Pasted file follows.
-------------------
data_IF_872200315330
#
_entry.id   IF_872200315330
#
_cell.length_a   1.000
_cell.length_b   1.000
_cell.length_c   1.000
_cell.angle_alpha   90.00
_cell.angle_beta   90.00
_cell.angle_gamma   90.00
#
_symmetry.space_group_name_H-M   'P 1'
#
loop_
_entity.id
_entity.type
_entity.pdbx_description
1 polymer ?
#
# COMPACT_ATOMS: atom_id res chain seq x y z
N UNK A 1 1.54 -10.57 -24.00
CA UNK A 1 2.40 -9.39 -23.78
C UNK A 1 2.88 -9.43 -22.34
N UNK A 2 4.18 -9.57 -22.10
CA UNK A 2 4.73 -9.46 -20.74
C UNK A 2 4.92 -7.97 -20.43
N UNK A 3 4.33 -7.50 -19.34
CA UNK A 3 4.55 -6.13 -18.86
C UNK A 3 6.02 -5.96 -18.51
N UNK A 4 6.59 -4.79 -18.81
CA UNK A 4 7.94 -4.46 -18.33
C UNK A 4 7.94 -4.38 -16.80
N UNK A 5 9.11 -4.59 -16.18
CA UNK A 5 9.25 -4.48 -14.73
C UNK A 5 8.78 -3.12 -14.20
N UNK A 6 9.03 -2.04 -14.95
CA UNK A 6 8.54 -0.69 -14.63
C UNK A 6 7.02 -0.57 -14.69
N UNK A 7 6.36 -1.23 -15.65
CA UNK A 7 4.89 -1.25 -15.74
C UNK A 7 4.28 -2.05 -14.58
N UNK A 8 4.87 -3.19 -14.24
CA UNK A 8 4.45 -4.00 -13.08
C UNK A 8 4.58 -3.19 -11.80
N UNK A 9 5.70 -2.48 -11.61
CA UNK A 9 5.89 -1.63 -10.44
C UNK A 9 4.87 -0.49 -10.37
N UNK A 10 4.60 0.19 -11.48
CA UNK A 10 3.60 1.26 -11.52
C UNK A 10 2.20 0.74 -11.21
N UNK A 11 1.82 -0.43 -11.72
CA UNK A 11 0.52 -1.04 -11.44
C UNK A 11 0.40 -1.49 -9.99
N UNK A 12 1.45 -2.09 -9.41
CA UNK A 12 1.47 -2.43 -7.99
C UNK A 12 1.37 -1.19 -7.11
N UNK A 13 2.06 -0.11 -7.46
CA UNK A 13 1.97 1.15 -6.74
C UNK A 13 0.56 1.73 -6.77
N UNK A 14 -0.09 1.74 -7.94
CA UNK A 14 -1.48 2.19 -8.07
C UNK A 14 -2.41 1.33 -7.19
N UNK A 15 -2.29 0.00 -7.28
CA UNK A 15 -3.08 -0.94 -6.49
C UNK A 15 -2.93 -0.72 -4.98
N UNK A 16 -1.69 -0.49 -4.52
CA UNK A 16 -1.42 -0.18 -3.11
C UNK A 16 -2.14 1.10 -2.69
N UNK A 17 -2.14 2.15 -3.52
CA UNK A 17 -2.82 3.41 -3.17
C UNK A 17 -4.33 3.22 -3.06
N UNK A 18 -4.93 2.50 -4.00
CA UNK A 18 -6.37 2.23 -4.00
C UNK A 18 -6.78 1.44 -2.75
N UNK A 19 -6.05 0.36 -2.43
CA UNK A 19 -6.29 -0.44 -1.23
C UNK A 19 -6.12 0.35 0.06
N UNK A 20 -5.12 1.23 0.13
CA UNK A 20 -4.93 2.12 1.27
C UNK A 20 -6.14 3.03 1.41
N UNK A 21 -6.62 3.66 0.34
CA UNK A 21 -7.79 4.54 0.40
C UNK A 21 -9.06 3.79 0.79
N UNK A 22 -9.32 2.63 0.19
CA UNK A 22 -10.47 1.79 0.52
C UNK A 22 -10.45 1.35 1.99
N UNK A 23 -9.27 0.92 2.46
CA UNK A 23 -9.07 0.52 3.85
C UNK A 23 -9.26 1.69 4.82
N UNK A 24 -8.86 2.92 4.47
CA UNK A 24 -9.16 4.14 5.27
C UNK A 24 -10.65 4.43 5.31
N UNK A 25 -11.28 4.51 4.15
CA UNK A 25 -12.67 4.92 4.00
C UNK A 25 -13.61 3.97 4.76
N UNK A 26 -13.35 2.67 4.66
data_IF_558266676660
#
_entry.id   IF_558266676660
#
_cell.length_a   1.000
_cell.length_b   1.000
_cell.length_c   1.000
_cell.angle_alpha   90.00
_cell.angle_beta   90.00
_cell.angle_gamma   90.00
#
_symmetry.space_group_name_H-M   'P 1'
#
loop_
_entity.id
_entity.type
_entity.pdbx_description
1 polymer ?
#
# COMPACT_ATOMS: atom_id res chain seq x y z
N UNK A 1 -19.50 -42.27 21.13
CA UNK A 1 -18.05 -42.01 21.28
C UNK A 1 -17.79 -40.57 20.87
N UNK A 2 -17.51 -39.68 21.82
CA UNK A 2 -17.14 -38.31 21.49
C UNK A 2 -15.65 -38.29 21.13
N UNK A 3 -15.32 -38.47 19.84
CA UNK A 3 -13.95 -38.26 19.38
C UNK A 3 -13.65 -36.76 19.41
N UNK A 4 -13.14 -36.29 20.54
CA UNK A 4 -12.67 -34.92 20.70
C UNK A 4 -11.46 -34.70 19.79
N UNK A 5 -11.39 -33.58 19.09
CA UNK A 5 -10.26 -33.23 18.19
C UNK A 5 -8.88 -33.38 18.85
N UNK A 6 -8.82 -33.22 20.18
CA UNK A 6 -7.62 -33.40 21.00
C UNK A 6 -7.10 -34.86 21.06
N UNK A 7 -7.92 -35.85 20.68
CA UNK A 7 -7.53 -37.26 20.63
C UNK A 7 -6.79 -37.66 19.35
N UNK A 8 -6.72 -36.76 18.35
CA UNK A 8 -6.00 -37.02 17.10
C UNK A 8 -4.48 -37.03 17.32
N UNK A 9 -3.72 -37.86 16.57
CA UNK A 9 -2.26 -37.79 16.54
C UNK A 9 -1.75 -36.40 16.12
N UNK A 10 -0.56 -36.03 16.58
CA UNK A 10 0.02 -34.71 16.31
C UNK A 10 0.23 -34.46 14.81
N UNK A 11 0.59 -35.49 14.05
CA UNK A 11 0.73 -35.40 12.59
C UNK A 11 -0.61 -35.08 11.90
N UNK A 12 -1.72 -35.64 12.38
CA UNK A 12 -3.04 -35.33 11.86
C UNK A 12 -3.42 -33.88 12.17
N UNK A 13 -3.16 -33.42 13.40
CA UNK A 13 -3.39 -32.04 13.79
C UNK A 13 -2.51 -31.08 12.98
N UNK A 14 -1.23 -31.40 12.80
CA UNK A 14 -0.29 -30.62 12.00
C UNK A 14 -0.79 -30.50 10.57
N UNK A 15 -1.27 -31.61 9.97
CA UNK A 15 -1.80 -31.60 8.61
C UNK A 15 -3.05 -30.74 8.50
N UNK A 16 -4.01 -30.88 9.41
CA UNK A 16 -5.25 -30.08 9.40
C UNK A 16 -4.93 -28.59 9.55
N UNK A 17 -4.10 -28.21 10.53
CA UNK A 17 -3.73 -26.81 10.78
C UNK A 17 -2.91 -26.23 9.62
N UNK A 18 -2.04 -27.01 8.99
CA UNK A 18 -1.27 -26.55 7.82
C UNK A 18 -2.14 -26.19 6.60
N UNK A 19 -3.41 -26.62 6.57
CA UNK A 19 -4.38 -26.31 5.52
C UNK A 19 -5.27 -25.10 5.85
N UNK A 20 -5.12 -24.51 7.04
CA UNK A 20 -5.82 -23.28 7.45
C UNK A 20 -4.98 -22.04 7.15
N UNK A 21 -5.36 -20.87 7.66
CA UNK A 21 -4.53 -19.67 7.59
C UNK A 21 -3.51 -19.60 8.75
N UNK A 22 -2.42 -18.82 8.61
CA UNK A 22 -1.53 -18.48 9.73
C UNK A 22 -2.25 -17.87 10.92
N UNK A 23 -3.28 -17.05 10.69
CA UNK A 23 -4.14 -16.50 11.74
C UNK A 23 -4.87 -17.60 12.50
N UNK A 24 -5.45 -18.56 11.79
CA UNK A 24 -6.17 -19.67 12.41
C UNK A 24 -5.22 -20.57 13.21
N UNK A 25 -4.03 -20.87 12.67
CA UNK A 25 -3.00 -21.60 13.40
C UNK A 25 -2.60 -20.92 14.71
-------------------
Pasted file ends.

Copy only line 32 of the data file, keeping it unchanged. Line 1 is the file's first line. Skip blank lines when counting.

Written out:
C UNK A 4 7.94 -4.38 -16.80